Saturday, February 28, 2009


Word of the Day: February 28, 2009 skin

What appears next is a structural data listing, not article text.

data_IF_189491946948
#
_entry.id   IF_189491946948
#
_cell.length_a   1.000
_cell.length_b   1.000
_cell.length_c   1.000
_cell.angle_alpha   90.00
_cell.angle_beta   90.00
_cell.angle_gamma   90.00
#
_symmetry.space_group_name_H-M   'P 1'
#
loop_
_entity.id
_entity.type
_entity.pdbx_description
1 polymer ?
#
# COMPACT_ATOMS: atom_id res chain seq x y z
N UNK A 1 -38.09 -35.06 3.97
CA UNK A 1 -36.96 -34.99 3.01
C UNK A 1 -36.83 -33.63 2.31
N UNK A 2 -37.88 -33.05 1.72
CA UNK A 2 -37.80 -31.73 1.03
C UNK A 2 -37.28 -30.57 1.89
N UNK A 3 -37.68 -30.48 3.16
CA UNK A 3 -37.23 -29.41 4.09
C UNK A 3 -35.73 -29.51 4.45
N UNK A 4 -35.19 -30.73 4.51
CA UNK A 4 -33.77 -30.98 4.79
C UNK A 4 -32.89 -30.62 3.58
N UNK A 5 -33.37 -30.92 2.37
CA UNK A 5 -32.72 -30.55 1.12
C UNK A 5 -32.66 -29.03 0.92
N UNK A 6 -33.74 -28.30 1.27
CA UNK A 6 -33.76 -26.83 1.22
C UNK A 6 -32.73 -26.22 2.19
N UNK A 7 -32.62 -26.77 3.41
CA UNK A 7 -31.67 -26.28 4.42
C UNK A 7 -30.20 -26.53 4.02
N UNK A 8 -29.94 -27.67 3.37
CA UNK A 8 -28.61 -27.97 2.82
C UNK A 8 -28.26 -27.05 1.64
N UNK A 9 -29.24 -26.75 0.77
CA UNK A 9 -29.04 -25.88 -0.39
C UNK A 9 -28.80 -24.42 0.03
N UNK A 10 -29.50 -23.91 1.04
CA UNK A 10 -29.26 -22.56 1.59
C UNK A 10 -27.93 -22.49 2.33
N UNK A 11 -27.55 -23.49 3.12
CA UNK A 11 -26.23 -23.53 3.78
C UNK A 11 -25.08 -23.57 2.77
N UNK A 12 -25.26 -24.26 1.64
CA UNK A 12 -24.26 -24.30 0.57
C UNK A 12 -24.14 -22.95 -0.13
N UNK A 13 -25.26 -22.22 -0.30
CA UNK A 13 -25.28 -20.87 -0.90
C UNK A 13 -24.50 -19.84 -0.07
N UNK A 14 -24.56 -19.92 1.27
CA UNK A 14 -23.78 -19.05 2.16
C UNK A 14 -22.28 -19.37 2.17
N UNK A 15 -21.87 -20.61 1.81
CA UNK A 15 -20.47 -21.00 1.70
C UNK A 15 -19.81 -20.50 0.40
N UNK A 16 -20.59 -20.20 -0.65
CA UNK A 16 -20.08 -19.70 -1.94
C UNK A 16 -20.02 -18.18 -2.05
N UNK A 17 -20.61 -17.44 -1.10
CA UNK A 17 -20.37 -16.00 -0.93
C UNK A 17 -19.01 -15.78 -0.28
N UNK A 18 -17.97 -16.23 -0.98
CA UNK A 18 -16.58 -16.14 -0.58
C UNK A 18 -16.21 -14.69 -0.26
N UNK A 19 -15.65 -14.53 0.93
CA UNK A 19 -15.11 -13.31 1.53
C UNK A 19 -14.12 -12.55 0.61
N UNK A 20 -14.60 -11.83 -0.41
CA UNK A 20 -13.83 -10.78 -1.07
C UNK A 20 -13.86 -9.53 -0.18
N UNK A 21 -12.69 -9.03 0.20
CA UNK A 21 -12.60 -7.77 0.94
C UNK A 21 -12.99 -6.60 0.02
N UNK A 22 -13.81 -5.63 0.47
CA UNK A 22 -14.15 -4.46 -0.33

I sometimes play this game with myself where I pretend I do not speak English. Then I try to figure out in my non-English-speaking mind what some random English word might mean. I think I started this game when we were visiting Germany, years ago, and words would appear on signs regularly, ones that looked rather odd to my American eyes. We’d come up with our own meanings after a while. One does such things when they travel the Autobahn for hours on end in a van full of relatives. Words like einfart and ausfart and sparkasse. After a while we figured out the real meaning of einfart and ausfart had nothing to do with bodily functions. They meant enter and exit; obviously freeway signs. Einfart and Ausfart sound so much more interesting than enter and exit. I still tease my sisters when I go over to pick them up for something and they are not ready, shouting up the stairs that they had better sparkass. I think in reality that would mean something like: you’d better bank, or cash machine, or something like that. So for some reason this morning I look at the word skin and repeat it over and over in my head. (Such practices lead to odd thinking.) I wonder to myself who in the world came up with that word. Repeated over and over again it spins out of the realm of logic and takes on an alien form up there in the left side of the brain, jumping over on its alien feet into the right brain where all sorts of strange ideas play hide and seek all day long. I think skin joins the ranks of words whose sounds do not match their meanings. Skin, the surface of the being of God’s most complex creation; flexible and vast and living and essential…it should first of all be a much bigger word, at least three syllables, and it should sound sort of royal. Or at least scientific, being after all the body’s largest organ. So then my head clamps onto the thought that skin is an organ, which sort of blows me away, and I think strange things like, “if one were to cut the skin all the way around the arm like the bark of a tree – all the way around until cut meets cut – would the arm die like the tree would?” Duh, self! That’s why we have doctors. And tree doctors.